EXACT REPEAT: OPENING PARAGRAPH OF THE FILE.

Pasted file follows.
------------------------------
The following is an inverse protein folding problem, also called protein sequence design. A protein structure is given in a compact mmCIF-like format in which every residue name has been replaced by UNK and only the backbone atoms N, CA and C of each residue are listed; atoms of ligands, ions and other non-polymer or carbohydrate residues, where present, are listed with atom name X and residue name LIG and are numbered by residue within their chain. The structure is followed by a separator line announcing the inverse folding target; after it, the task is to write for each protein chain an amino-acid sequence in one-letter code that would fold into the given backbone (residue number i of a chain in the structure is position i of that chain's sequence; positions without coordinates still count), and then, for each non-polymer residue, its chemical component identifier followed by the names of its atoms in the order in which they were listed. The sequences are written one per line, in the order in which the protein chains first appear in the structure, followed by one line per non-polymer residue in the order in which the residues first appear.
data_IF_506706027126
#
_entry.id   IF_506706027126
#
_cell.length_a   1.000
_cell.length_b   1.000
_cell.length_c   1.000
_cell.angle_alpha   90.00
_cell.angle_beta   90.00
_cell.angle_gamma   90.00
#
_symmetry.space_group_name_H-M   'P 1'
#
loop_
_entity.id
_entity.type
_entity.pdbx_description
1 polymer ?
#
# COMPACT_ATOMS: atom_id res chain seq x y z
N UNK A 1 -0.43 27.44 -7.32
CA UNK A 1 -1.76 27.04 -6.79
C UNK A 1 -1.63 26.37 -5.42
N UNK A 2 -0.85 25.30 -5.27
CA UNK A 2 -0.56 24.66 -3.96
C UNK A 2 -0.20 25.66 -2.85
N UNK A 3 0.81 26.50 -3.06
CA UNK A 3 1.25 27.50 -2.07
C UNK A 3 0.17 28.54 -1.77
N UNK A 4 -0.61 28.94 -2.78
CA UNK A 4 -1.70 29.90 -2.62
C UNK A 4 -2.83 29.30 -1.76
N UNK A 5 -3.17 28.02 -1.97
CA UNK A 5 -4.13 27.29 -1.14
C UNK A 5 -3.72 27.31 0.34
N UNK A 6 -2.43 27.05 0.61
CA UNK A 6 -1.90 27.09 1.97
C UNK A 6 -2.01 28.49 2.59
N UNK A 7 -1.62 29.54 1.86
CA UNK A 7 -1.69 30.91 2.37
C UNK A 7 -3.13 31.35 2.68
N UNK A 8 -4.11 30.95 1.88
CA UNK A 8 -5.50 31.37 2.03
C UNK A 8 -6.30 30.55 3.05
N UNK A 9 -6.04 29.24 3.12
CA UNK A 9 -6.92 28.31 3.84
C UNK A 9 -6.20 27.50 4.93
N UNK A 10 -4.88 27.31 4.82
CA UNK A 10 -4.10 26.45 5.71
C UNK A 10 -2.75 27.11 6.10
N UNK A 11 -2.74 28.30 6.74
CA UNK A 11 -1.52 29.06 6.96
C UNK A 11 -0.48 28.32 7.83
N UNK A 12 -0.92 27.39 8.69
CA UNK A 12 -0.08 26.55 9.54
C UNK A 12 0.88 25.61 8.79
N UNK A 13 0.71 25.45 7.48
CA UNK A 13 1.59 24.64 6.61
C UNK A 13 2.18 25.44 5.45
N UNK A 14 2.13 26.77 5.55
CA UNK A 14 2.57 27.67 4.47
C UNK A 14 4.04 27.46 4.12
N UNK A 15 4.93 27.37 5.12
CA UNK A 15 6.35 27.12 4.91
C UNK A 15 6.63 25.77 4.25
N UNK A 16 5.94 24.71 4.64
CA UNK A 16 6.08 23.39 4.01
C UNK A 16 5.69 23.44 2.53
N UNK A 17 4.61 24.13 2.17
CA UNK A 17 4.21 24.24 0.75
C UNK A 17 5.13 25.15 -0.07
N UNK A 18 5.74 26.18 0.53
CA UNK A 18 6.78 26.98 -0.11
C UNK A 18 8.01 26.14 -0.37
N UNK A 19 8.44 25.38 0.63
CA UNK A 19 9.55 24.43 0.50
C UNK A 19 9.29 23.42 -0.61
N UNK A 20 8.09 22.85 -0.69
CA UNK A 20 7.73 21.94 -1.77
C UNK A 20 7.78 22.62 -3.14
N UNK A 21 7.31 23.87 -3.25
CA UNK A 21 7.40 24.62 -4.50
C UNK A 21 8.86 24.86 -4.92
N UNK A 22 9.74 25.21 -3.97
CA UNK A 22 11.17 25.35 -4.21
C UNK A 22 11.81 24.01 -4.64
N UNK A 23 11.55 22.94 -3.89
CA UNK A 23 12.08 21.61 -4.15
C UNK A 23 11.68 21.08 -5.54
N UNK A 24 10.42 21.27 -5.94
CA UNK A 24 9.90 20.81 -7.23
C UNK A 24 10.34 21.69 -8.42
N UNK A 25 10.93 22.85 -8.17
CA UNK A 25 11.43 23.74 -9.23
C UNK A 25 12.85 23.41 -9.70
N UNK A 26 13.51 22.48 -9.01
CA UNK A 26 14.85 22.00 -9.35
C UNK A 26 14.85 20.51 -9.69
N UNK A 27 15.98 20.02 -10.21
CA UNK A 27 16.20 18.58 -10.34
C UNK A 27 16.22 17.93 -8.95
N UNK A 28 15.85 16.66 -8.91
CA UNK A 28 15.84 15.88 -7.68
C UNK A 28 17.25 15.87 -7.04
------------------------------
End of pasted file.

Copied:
The following is an inverse protein folding problem, also called protein sequence design. A protein structure is given in a compact mmCIF-like format in which every residue name has been replaced by UNK and only the backbone atoms N, CA and C of each residue are listed; atoms of ligands, ions and other non-polymer or carbohydrate residues, where present, are listed with atom name X and residue name LIG and are numbered by residue within their chain. The structure is followed by a separator line announcing the inverse folding target; after it, the task is to write for each protein chain an amino-acid sequence in one-letter code that would fold into the given backbone (residue number i of a chain in the structure is position i of that chain's sequence; positions without coordinates still count), and then, for each non-polymer residue, its chemical component identifier followed by the names of its atoms in the order in which they were listed. The sequences are written one per line, in the order in which the protein chains first appear in the structure, followed by one line per non-polymer residue in the order in which the residues first appear.